Humans have conveyed short messages, long with meaning, for as long as 40,000 years. Smoke signals have traversed the airways. Expressive quips filled the Seinfeld show. At all stages and ages, we move forward in small bursts of communication. Some people just don't notice how much can be conveyed when just a little is said. Microsharing is the class of social software tools that enables people to update one another with short bursts of text, links, and multimedia - either through standalone applications or as part of larger online communities or social networks.
Messages sent this way usually can't exceed 140 characters. This restriction isn't arbitrary. One hundred and sixty characters is the total that mobile devices (SMS) can accept; 140 characters for the message and the remaining 20 for the bits of data necessary for identifying the source of the information. Within these 140 characters, people can ask questions, post feedback, highlight news stories, and link to items on the Internet.
Microsharing emerges from a trend to make digital content smaller and faster to spread. It is eclipsing email (too slow) and texting (too restricted an audience). Microbursts of information are easy to read and write, there is nothing to delete, you can communicate one to one or one to many, and replies are optional.
Microsharing doesn't require any special technical knowledge to use or any complex technology to deploy. The software can route messages to people's desktops, laptops, and devices already in pockets and purses without depending on local email servers or phone trees. These utilities can quickly convey text messages or images to an extended enterprise, a decentralized workforce, a dispersed campus, a community of practice, a small group of friends, or just one person who needs to know.
The best-known microsharing software, at the time of this writing, is Twitter. Actor Ashton Kutcher was the first to acquire 1 million followers on Twitter (beating out rival CNN Breaking News for the honor). Barack Obama's presidential campaign made wide use of Twitter to reach voters. And millions of ordinary people use it every day to send and receive very short messages - amplifying voices, netting people-picked answers fast, facilitating listening, and enabling a natural approach to being aware of the community around them.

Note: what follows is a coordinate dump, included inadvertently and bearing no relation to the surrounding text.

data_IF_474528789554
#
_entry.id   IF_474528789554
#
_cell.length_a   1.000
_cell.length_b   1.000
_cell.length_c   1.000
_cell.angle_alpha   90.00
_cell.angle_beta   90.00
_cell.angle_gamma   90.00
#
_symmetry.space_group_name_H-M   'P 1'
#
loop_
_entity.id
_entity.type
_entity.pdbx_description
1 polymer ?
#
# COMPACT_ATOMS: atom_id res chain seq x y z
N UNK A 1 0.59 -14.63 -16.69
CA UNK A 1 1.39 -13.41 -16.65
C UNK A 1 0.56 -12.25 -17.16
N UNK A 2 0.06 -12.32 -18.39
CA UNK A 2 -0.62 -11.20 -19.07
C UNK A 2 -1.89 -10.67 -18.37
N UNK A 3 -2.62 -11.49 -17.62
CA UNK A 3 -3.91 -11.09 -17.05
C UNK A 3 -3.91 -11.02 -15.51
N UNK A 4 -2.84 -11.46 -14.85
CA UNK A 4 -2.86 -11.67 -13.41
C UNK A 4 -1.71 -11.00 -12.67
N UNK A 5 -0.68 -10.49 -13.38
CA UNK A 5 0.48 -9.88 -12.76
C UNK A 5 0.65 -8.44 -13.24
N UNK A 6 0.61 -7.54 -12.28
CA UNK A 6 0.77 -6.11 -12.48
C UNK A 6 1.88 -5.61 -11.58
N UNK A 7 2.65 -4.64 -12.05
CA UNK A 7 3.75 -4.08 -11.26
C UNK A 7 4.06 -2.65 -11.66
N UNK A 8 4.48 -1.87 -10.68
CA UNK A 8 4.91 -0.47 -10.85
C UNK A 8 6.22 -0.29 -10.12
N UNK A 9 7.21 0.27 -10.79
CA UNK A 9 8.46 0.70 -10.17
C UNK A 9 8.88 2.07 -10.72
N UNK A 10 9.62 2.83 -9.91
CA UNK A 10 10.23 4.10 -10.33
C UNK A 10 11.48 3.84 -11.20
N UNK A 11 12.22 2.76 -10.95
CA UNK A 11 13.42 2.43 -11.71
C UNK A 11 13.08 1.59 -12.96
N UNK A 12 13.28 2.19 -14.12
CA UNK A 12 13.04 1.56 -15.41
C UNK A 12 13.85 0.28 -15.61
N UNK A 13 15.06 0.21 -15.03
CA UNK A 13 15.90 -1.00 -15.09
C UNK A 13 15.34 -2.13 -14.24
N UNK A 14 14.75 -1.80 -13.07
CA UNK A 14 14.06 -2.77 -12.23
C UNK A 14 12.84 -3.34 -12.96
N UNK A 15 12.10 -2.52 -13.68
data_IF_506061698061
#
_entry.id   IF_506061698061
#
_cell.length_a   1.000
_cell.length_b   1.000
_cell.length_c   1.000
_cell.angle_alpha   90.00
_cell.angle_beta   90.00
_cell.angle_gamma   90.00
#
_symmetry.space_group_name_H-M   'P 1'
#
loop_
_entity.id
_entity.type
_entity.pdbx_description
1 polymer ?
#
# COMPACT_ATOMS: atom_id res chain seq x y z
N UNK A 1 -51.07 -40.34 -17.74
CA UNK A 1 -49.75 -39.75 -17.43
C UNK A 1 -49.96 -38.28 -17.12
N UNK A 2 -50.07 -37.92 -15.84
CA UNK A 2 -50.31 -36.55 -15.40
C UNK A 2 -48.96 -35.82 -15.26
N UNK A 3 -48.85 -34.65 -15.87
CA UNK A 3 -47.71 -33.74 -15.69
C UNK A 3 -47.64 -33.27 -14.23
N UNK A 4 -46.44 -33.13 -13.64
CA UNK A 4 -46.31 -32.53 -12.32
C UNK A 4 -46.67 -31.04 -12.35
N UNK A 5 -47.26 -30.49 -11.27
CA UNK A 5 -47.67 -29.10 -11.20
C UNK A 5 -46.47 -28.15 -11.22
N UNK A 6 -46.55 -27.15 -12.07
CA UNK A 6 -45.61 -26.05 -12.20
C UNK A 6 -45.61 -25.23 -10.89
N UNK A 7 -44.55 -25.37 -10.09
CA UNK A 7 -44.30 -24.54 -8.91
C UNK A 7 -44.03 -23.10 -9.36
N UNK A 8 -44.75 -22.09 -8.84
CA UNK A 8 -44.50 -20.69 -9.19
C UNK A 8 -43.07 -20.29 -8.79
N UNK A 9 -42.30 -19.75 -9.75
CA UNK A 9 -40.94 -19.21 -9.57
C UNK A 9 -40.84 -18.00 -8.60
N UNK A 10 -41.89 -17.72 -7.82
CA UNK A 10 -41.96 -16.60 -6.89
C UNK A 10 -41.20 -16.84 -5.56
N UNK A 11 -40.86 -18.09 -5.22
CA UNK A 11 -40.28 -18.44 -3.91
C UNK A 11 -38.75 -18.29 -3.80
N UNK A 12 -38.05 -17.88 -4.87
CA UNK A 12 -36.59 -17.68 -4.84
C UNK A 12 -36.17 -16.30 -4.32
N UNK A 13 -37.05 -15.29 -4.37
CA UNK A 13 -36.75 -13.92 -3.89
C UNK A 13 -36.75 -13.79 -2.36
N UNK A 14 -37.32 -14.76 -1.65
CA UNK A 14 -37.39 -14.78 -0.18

Microsharing is a powerful way to connect people for personal, professional, or corporate benefit. With enterprise-focused Twitter-like tools such as Socialcast, Socialtext Signals, Cubetree, and Yammer, designed specifically for private use, organizations can now bring microsharing capabilities in house. Because they operate behind the firewall, these tools help protect confidential information and can link back to other enterprise systems.
Note: This article is excerpted from The New Social Learning by Tony Bingham and Marcia Conner.
Tony Bingham is the president and CEO of ASTD. Together with the board of directors and supported by a staff of 90 and a wide volunteer network, Bingham is focused on helping members lead talent management in their organizations, demonstrate positive business impact, understand the power of social media on informal learning, close skills gaps, and connect their work to the strategic priorities of business. Bingham co-authored Presenting Learning: Ensure CEOs Get the Value of Learning, a book to help learning professionals articulate the business case for learning more persuasively, position themselves as a strategic partner, and communicate a compelling story about the impact of learning on business results.
Marcia Conner is a partner at Altimeter Group, a research-based advisory firm that helps companies at a crossroads tackle the world's toughest business challenges. Working with organizations and industries to leverage disruption to their advantage, she applies experience from across disciplines to accelerate collaborative culture, workplace learning, and social business. Conner is a fellow at the Darden School of Business, founder of the popular Twitter chat #lrnchat, and writes the Fast Company column "Learn at All Levels." A 20-year veteran of the enterprise market, Conner was vice president of education services and information futurist for PeopleSoft, senior manager of worldwide training at Microsoft, editor in chief of Learning in the New Economy magazine, and a fellow of the Society for New Communications Research.
2010 ASTD, Alexandria, VA. All rights reserved.